Mucositis after a blood and marrow transplant

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Parents can learn how mucositis is prevented and treated after a blood and marrow transplant (BMT).

Key points

  • Mucositis is when the lining of the digestive tract and mouth become inflamed.
  • Chemotherapy and total body irradiation (TBI) can damage the thin layer of cells that line the digestive system, causing sores to develop in different parts of the body.
  • Mucositis can be treated with medication, total parenteral nutrition (TPN), and good mouth care.

To help prepare your child for the blood and marrow transplant (BMT), they receive high-dose chemotherapy and/or radiation. Both of these treatments can cause a complication called mucositis.

What is mucositis?

When the lining of the digestive tract and mouth become inflamed, it is called mucositis. It often causes sores inside the mouth, esophagus, stomach and bowel.

Sores in the mouth and on the side of the tongue
Mucositis can happen anywhere along the digestive tract. It is most noticeable in the mouth

What causes mucositis?

To make room for the new bone marrow cells, your child is first treated with chemotherapy and/or total body irradiation. Both therapies can damage the thin layer of cells that line the digestive system. It can cause sores to develop in different parts of the body. When this protective lining is damaged inside the mouth, your child develops sores inside their mouth. This can be very painful and your child may have problems with swallowing, speaking, eating and drinking.

Mucositis in the throat, esophagus, stomach and bowel may cause your child discomfort and pain. It can cause fresh blood to appear in your child’s sputum, vomit and bowel movements. This bleeding will stop once the mucositis improves.

How is mucositis treated?


Medication such as morphine can effectively relieve the pain in your child's mouth. Other medications, such as antacids, can help overcome pain in the stomach and bowels.

Total parenteral nutrition (TPN)

If the mucositis is causing too much discomfort, your child may have a lot of trouble eating or drinking. To make sure your child continues to get enough nutrients, the nurse will deliver a special mixture of nutrients, which contains:

  • protein
  • fat
  • sugar
  • vitamins and minerals

This nutrition mixture is called the total parenteral nutrition (TPN). TPN is not a treatment for mucositis itself, but it is used to help your child get enough nutrients when they are experiencing too much discomfort. The nurse delivers this TPN through your child’s central line into the blood stream.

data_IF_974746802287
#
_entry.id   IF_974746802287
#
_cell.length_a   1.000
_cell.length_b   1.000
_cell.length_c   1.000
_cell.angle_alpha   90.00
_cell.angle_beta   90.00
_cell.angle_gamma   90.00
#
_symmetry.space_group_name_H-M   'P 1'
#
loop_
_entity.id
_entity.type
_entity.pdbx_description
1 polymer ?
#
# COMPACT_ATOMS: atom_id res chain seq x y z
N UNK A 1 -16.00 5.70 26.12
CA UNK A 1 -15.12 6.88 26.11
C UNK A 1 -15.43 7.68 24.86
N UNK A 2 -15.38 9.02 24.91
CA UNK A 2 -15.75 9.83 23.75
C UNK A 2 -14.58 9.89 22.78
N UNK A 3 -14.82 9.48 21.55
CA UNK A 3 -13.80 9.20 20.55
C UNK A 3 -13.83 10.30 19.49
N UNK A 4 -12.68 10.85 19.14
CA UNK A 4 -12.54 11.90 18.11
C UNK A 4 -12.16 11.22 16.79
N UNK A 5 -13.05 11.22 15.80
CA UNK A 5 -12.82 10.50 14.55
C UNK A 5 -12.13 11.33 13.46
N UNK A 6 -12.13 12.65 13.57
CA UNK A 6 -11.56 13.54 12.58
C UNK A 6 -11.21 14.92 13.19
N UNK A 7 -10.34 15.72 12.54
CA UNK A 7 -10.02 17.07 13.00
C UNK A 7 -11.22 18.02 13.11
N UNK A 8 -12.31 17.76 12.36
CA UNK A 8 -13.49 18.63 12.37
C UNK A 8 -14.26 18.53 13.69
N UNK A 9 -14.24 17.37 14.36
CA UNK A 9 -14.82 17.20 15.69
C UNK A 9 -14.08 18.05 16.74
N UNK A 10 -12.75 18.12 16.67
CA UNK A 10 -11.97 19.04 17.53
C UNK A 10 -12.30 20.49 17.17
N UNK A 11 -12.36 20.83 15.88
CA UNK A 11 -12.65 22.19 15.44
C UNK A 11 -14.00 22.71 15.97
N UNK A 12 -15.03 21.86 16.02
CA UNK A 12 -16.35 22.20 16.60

Good mouth care

Since sores in the mouth are a source of infection, it is important to keep the mouth as clean as possible.

For more information, please see the page on Daily care.

Using a Baking Soda Mouthwash every four hours will help reduce pain and speed up healing.

For more information, please see the page on Baking soda mouthwash.

If your child has mouth sores, how can you help overcome problems with eating?

Your child may find it painful to eat because of mouth sores. If they are having mouth sores or pain that is affecting their eating, drinking, or talking, let your doctor or nurse know as soon as possible.

Helpful ways to reduce the pain while eating

  • Eat lukewarm or cold foods, rather than hot. This can include milk shakes, cottage cheese, yoghurt, water melon, gelatin and soft, canned fruit which you can blend together.
  • Cook foods until they are tender.
  • Drink through a straw to avoid sores inside their mouth.
  • Eat high-protein, high-calorie foods so that their sores can heal faster.
  • Try a liquid diet or include foods that are blended, such as shakes.
  • Eat soft, non-irritating frozen foods such as popsicles, ice cream, frozen and yoghurt
  • Drink fruit nectars and fruit flavoured juices as oppose to acidic ones.
  • Rinse your child’s mouth with the hospital mouthwash every four hours. Use a soft toothbrush to clean teeth and gums.

Avoid foods that can aggravate your child’s mouth sores

Your child should avoid:

  • tart or acidic foods and drinks such as citrus fruits and juices, and pineapple juice salty foods (including broth)
  • strong spices such as chili powder, nutmeg, peppers, and cloves
  • coarse foods such as raw fruits and vegetables, dry toast, grainy cereals and breads, and crunchy snacks
  • alcoholic drinks
  • extremely hot foods or drinks
Last updated: January 6th 2010